Lorna Jackson Public School Blog

New frontiers for new learning

Category Archives: Critical Thinking

School Council Forum follow up

smAt the West School Council forum in April, there was a presentation on social media for parents. The presentation was shared by one of our board staff and he has kindly offered to share it with our community. The presentation shared some of the challenges and cautions for all of us with regards to technology and concluded with some of the valuable ways we can use social media to positively impact the work we do.

One way our board is working on supporting students and teachers with these new frontiers for new learning is through what we call our Knowledge Skills and Attitudes standards, namely:

1. Creativity and Innovation
2. Communication and Collaboration
3. Research and Information Fluency
4. Critical Thinking, Problem Solving, and Decision
Making
5. Digital Citizenship
6. Technology Operations and Concepts

The notion of digital citizenship is worth careful consideration as we all work together to support our learners in developing safe and responsible uses of technology.

We also thank our police partners in York Region for their tips for parents on “Be Net Aware”.

Let us know what you think of the presentation document.

Science in action

sciencefairOn Saturday April 6, 2013, The York Region Science and Technology Fair took place at Stephen Lewis S.S for schools from across York Region and for students in grades 7 through 12. There were amazing projects on a wide variety of topics including:

– Health and sciences projects looking at healthy living and ways to combat diseases

– Environmental projects looking at “better insulation for packaging” and “green roof technologies”

– practical topics such as “does washing lettuce actually reduce bacterial counts”?

One of our own grade 8 students entered his project on “The Abstract Era” focusing on holograms both in the past and with a look ahead to the future. We thank Mrs Daryanani for her mentoring support and sponsorship of our student.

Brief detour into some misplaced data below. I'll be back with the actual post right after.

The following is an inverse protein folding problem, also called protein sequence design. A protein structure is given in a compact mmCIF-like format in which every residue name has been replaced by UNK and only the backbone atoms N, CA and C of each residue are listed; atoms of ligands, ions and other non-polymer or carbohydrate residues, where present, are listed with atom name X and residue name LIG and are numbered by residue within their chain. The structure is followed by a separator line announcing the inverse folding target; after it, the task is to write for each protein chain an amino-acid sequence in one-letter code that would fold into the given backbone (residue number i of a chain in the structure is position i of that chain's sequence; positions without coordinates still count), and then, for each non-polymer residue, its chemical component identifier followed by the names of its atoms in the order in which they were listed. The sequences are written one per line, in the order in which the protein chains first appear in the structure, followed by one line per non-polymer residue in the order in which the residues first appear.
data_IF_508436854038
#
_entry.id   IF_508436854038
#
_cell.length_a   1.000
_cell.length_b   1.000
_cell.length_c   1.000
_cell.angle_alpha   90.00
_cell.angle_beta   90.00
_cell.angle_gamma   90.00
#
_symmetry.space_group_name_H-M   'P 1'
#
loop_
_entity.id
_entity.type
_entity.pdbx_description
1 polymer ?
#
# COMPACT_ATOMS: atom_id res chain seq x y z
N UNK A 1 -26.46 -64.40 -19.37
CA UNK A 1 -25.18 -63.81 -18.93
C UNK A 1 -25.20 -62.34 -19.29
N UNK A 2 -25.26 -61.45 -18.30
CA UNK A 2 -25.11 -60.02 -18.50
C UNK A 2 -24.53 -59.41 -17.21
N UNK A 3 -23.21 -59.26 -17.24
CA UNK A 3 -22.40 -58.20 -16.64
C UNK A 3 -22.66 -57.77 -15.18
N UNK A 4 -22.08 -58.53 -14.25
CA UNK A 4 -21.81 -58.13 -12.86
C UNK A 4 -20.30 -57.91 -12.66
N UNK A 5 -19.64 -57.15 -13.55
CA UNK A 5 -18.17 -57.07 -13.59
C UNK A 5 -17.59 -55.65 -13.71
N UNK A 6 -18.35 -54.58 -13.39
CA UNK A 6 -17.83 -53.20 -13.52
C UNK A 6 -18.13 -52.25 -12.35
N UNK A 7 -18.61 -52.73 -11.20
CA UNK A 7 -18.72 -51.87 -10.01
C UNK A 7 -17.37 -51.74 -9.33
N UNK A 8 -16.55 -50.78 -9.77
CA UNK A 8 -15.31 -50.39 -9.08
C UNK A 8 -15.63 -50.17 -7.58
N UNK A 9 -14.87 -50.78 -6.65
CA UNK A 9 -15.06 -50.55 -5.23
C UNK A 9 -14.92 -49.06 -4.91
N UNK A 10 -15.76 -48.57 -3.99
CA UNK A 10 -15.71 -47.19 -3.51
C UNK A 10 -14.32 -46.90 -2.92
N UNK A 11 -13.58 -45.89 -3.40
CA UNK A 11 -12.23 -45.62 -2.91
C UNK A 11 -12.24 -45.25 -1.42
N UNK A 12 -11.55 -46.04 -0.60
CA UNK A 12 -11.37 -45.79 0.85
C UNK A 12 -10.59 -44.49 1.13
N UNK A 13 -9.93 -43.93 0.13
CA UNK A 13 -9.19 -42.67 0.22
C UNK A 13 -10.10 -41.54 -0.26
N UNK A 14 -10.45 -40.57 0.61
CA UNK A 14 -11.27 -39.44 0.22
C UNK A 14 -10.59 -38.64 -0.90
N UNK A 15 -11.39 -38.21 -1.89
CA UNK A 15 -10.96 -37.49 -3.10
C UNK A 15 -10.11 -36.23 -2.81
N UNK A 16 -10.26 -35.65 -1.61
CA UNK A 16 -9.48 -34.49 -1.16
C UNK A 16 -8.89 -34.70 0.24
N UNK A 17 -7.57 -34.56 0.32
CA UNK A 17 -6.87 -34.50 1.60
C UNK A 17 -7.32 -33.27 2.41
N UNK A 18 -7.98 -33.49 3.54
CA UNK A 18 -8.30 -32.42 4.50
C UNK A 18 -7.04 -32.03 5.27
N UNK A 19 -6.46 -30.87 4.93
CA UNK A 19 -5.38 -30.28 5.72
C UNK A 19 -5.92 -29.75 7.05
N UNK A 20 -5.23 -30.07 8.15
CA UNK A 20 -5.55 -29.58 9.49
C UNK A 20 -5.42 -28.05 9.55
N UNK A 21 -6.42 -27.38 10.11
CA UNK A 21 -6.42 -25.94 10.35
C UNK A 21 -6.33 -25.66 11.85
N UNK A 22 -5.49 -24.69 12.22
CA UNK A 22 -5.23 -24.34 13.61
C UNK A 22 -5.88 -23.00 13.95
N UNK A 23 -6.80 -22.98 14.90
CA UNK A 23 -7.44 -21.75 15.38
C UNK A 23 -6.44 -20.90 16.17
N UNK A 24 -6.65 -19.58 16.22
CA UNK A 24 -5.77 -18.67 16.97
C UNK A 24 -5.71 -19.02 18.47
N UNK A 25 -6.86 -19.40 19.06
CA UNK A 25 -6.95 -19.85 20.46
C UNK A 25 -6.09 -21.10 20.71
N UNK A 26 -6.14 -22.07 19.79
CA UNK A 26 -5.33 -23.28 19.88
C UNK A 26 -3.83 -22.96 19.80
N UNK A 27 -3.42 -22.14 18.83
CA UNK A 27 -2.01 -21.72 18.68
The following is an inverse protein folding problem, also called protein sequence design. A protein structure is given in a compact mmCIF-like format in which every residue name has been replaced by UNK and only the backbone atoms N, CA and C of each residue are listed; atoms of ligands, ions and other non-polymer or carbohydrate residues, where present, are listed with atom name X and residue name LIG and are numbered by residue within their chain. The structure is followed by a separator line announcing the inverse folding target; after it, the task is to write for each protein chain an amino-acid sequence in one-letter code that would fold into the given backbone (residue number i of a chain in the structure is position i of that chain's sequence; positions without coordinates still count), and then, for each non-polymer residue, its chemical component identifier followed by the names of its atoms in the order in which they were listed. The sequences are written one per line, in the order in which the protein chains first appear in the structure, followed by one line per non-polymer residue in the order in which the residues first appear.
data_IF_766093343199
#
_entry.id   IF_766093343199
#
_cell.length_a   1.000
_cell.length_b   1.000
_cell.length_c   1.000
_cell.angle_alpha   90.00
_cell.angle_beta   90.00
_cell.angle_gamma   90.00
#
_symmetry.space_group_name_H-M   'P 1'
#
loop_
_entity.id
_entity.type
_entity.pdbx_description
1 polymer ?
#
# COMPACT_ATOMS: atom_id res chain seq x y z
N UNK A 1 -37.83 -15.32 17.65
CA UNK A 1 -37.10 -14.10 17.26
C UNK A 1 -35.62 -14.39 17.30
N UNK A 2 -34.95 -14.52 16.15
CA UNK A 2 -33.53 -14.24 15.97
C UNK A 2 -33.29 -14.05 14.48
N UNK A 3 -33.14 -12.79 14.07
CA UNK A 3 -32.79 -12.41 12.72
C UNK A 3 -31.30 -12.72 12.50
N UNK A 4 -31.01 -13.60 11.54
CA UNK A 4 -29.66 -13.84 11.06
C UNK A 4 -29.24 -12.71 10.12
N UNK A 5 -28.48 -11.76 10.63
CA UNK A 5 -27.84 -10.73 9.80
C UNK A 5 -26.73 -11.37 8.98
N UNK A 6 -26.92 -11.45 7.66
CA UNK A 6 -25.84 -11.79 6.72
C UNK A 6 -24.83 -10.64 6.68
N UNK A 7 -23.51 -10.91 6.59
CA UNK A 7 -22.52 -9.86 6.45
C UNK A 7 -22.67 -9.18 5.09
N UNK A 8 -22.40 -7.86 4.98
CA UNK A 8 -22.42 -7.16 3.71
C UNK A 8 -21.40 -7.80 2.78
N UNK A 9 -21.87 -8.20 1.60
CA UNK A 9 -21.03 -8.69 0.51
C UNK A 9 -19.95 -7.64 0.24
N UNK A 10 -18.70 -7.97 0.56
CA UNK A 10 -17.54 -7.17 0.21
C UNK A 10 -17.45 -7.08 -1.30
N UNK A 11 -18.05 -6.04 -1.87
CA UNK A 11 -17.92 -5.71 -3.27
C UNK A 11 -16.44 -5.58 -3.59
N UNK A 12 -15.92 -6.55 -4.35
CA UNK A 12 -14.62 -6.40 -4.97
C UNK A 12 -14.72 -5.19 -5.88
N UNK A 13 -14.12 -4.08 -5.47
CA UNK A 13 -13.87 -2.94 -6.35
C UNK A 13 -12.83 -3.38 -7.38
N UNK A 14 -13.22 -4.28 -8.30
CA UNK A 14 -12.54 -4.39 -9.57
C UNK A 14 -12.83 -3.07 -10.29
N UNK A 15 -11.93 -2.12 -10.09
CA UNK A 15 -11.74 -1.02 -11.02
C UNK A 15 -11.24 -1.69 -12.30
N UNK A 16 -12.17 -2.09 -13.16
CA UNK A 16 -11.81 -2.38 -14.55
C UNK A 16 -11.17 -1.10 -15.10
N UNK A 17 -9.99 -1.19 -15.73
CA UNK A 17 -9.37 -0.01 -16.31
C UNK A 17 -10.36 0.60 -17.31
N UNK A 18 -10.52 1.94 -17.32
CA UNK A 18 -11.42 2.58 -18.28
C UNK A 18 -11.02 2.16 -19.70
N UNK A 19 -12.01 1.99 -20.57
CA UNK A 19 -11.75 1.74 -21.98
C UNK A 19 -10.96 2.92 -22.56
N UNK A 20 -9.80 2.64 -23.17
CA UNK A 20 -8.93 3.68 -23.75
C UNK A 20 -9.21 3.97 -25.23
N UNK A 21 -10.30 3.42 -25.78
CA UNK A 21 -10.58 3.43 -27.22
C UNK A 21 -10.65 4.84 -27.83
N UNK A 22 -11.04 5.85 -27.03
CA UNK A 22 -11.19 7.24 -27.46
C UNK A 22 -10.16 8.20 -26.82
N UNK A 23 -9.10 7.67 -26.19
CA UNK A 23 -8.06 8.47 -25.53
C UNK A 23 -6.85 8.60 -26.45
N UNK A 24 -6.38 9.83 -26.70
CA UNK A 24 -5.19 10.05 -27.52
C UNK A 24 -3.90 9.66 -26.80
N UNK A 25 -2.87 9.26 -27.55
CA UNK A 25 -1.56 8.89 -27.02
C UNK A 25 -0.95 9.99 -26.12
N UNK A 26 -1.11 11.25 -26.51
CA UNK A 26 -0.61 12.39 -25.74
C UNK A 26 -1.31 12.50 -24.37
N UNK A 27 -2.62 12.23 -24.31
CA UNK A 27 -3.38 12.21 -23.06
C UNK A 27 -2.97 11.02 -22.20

What was amazing throughout all of the projects was the students’ enthusiasm and passion for the topics they chose to explore. In front of us we saw students who spoke confidently about ideas, questions and research they themselves had conducted. All the students had a clear eye to the future in their work.

It was an inspiring afternoon.

What can you see?

wecanseeOn our P.A day meeting Friday, one of our team’s shared a project that they have been involved in for several weeks now called the “We can See project”. It started with a fairly simple question: What can we see outside our classroom window? Our school was able to connect with Lake Simcoe P.S through a SKYPE session to compare what their community was like to our community. Over time, more schools connected and in late November, one teacher decided to launch the We Can See project. In two short months, the project has now grown to include schools from across the world. Children from Manhattan, India and multiple schools from across our own country of Canada are dialoguing about what they see in their communities.

As we explore Inquiry based learning as a school, we recognize how motivating and engaging it can be for our learners. Students can develop critical thinking skills through real life questioning and problem solving. Further, we we use technology to enhance this learning, the possibilities become endless. We can now network across our world and learn.